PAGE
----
Regarding the frequency with which lecturers promote learning activities linked to the MI and LS, respondents had again to choose options varying from never to always, as table 5 show.

Table 5

Lecturers promotion of student learning activities

Students learning activities (quadrant)

Intelligency

Frequency (percentage)

Rarely or never

Frequently or always

Total

Text prodution (AB)

Verbal-linguistic

44 (29%)

110 (71%)

154

Cause-effect analysis (B)

Logical-Mathemat.

91 (61%)

58 (39%)

149

Draw and photos (D)

Visual-spatial

133 (86%)

21 (14%)

154

Interacting and sharing (C)

Interpersonal

11 (7%)

145 (93%)

156

Ludic activities (D)

Interpersonal

139 (89%)

18 (11%)

157

Listening to music (D)

Musical

154 (97%)

4 (3%)

158

Mathematical operations (A)

Logical-Mathemat.

112 (72%)

44 (28%)

156

Work with graphs and tables (D)

Visual-spatial

132 (84%)

25 (16%)

157

Group work (C)

Interpersonal

10 (6%)

147 (94%)

157

Drama/simulations (CD)

Bodily-kinesthetic

136 (87%)

21 (13%)

157

Developmen of self-knowledge (C)

Intrapersonal

60 (38%)

97 (62%)

157

Activities envolving singing (D)

Musical

152 (97%)

5 (3%)

157

Oriented reading (AB)

Verbal-linguistic

14 (9%)

144 (91%)

158

Responding to why questions (A)

Logical-Mathemat.

50 (32%)

106 (68%)

156

Intuition based decision making (D)

Intrapersonal

127 (81%)

29 (19%)

156

Physical envolviment(D)

Bodily-kinesthetic

138 (88%)

19 (12%)

157

Fact based analysis (A)

Logical-Mathemat.

62 (40%)

93 (60%)

155

Most respondents indicated that lecturers frequently or always promote group work (94%), interacting and sharing ideas (93%), oriented reading (91%), text production (71%), responding to why questions (68%), development of self-knowledge (62%), and fact-based analysis (60%). On contrary, activities that involve music (97%), ludic activities (89%), physical involvement (88%), drawing and photos (86%), working with graphs and tables (84%), intuition based decisions (81%), and mathematical operations (72%) were mentioned to be promoted rarely or never.

Looking for tendencies over different years, one finds worth remarking patterns, as table 6 shows. For instance, it is observed that text production is mentioned to be used frequently or always in a consistent fashion used across the all four years: 48 first year (78%), 21 second year (47%), 24 third year (83%), and 19 fourth year (76%). Interacting and sharing ideas with peers is mentioned by 55 first year (93%), 41 second year (91%), 25 third year (86%), and 24 fourth year (96%). Oriented Reading is mentioned to be employed frequently or always by 52 first year (88%), 42 second year (93%), 24 third year (83%), and 23 fourth year (92%).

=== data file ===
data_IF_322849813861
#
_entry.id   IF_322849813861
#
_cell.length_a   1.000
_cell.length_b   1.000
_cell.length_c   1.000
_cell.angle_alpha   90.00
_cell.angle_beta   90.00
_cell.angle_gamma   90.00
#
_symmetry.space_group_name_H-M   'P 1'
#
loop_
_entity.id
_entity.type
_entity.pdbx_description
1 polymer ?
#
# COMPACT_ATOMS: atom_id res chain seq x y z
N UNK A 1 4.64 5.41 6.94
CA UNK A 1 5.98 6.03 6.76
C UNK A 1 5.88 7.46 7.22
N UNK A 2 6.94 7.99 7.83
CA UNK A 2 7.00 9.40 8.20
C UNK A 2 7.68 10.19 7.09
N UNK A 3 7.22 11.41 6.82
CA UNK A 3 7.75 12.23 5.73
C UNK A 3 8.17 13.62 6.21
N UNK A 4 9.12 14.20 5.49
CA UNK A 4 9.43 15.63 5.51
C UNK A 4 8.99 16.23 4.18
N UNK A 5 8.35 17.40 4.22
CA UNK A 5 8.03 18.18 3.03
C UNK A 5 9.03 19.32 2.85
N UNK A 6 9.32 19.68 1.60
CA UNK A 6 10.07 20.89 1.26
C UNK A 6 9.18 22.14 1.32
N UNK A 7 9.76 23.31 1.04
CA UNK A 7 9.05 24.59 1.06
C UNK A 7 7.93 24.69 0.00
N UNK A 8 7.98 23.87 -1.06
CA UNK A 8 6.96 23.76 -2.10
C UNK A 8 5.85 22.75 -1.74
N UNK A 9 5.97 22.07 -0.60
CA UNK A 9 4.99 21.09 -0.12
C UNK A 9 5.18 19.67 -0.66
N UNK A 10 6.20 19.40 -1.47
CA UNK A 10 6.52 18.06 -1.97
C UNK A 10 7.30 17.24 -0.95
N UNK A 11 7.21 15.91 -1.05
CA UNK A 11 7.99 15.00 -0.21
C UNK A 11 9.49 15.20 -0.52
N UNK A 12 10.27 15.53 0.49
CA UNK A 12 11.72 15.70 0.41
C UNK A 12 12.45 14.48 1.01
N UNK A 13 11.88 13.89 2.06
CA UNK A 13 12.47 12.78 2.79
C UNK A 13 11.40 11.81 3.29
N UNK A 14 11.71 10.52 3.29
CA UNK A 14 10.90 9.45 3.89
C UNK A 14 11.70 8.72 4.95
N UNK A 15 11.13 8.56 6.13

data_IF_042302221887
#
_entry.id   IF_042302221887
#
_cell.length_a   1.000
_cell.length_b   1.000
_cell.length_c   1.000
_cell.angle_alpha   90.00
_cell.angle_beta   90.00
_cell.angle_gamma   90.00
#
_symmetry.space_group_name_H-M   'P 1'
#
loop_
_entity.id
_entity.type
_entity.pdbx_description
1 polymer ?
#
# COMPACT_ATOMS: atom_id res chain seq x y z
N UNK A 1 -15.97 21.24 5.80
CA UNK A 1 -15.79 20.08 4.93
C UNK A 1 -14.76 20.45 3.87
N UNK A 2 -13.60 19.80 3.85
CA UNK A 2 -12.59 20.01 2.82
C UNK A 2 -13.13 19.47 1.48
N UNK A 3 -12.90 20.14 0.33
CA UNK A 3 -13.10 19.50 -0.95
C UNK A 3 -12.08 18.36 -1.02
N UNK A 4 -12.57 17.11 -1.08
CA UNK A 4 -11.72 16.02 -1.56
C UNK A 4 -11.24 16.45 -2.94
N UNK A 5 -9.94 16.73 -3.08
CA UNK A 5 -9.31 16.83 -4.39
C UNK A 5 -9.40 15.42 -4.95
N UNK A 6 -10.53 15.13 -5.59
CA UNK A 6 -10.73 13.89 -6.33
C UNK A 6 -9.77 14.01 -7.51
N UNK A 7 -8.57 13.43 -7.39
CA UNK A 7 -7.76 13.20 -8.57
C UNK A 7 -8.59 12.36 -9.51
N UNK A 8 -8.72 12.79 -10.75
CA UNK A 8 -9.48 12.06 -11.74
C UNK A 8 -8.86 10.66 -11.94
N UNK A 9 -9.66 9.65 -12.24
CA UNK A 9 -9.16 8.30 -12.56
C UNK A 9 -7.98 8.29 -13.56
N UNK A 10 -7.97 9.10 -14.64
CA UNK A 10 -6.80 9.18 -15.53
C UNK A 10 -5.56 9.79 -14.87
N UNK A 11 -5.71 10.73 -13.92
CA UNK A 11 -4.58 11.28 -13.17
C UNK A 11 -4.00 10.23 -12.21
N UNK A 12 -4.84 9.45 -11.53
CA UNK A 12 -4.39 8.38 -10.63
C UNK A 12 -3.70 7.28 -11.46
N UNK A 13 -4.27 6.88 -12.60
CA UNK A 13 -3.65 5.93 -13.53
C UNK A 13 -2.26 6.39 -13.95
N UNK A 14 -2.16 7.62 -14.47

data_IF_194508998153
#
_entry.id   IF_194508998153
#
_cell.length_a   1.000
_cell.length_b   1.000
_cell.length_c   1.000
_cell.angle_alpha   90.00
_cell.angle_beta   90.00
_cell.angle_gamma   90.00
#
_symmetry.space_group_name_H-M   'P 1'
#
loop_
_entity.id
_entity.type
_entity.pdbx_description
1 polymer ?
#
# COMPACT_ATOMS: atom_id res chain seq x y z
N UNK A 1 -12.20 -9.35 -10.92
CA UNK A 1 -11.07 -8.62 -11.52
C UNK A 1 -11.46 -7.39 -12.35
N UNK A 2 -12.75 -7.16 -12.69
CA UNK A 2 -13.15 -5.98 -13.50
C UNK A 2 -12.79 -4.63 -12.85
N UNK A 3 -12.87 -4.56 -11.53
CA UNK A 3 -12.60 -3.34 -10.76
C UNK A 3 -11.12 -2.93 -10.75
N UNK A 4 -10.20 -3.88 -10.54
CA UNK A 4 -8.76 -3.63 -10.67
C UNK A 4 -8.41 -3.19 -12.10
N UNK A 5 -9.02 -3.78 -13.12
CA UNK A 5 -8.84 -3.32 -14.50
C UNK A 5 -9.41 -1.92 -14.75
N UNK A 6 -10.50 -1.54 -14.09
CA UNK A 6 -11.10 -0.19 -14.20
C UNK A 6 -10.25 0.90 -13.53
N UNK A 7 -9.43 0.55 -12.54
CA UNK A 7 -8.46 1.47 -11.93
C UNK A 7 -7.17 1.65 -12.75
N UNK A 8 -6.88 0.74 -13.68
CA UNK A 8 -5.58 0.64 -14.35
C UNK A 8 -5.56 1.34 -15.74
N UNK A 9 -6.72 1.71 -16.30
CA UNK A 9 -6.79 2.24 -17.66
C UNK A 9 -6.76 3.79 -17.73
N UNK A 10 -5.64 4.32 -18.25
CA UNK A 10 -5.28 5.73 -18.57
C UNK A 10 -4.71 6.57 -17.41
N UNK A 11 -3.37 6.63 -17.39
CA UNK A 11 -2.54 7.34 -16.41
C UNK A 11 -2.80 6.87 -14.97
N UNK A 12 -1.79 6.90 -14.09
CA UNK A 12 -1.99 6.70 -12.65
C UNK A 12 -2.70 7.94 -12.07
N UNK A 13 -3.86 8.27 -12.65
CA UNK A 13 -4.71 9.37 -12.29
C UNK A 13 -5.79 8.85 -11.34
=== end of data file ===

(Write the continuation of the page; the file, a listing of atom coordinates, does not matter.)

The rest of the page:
Table 6

Comparing learning activities adopted by year

Learning activity

1st year

2nd year

3rd year

4th year

RN

FA

RN

FA

RN

FA

RN

FA

Text prodution

13

46

21

21

5

24

5

19

Cause-effect analysis

33

21

30

12

14

14

14

11

Draw and photos

49

9

36

8

26

2

22

2

Interacting and sharing ideas

3

55

3

41

4

25

1

24

Ludic activities

52

7

39

6

27

1

21

4

Listening to music

59

0

42

3

29

0

24

1

Mathematical operations

29

30

38

5

26

3

19

6

Work with graphs and tables

45

13

41

4

25

4

21

4

Group work

2

56

3

42

2

27

3

22

Drama/simulations

57

1

36

9

21

8

22

3

Development of self-knowledge

24

35

12

32

16

13

8

17

Activities involving singing

57

2

42

2

28

1

25

0

Oriented reading

6

52

2

42

4

24

1

23

Responding to why questions

19

39

10

35

12

16

9

16

Intuition based decision making

50

8

38

6

27

2

12

13

Physical involviment

52

7

41

4

25

4

20

4

Fact based analysis

31

27

16

29

9

19

6

18

Legend: RN – rarely or never; FA – frequently or always.

Data also shows consistent pattern across the course years concerning the least stimulated learning activities. For instance, activities involving draw and photos are indicated to be promoted rarely or never by 49 first year students (83%), 36 second year (80%), 26 third year (90%), and 22 fourth year (88%). Ludic activities are mentioned to be promoted rarely or never by 52 first year students (88%), 39 second year (87%), 27 third year (93%), and 21 fourth year (94%). Work with graphs and tables is mentioned to be promoted rarely or never by 45 first year (76%), 41 second year (91%), 25 third year (86%), and 21 fourth year (84%).